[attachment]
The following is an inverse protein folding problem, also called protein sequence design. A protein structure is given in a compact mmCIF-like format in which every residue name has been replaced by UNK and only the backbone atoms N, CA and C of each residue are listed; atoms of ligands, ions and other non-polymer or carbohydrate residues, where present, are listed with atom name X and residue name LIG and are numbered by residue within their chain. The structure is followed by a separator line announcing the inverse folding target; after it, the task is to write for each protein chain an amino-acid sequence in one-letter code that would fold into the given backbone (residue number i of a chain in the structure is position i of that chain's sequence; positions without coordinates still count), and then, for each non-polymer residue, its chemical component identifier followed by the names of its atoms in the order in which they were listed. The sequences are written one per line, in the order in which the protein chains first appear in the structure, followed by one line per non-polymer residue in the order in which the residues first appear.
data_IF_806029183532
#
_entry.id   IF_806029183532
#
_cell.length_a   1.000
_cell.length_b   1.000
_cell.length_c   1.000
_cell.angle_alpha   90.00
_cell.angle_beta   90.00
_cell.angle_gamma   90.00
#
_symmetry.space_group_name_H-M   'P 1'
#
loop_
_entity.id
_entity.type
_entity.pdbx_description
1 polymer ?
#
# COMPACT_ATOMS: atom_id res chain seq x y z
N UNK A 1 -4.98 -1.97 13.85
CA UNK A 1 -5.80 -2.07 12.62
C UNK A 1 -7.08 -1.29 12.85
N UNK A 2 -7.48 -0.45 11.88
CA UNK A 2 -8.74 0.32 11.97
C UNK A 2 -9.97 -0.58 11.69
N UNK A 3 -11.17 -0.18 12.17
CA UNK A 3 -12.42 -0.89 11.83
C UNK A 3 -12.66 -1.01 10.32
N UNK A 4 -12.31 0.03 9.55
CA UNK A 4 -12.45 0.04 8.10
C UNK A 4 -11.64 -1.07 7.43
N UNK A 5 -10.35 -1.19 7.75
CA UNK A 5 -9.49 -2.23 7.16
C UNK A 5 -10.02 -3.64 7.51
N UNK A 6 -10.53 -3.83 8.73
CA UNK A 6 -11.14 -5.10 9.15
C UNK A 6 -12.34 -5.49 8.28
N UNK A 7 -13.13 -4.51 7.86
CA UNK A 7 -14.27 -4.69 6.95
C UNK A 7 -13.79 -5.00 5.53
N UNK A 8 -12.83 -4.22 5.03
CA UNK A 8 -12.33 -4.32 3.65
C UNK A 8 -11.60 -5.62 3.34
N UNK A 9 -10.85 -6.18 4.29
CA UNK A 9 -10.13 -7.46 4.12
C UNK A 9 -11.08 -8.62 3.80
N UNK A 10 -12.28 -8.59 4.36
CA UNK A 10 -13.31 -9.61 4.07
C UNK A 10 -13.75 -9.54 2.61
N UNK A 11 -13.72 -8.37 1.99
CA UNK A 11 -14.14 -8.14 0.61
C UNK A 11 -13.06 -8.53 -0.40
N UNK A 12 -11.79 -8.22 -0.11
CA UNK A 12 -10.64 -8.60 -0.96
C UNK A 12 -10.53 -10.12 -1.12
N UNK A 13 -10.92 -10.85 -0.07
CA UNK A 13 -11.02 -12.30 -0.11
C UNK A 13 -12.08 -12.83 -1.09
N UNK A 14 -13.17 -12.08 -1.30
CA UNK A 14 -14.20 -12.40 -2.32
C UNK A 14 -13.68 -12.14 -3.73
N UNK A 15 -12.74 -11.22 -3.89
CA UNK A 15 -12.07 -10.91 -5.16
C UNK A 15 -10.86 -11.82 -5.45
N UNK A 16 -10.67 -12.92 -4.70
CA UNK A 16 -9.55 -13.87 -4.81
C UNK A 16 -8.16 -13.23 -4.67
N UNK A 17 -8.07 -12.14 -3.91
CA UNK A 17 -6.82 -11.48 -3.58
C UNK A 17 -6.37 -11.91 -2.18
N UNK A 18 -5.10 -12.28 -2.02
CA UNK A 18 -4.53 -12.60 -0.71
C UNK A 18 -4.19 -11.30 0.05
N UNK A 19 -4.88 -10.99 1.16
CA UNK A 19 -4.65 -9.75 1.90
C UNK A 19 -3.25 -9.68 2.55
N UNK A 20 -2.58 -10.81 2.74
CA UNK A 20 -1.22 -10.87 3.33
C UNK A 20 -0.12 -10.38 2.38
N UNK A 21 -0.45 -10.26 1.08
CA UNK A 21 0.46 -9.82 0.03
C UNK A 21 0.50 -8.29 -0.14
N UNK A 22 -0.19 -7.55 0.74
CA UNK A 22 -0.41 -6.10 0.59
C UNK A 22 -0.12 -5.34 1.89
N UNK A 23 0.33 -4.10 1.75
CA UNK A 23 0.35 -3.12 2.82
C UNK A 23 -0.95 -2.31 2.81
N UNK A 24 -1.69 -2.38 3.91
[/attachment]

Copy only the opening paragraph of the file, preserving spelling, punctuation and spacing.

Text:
The following is an inverse protein folding problem, also called protein sequence design. A protein structure is given in a compact mmCIF-like format in which every residue name has been replaced by UNK and only the backbone atoms N, CA and C of each residue are listed; atoms of ligands, ions and other non-polymer or carbohydrate residues, where present, are listed with atom name X and residue name LIG and are numbered by residue within their chain. The structure is followed by a separator line announcing the inverse folding target; after it, the task is to write for each protein chain an amino-acid sequence in one-letter code that would fold into the given backbone (residue number i of a chain in the structure is position i of that chain's sequence; positions without coordinates still count), and then, for each non-polymer residue, its chemical component identifier followed by the names of its atoms in the order in which they were listed. The sequences are written one per line, in the order in which the protein chains first appear in the structure, followed by one line per non-polymer residue in the order in which the residues first appear.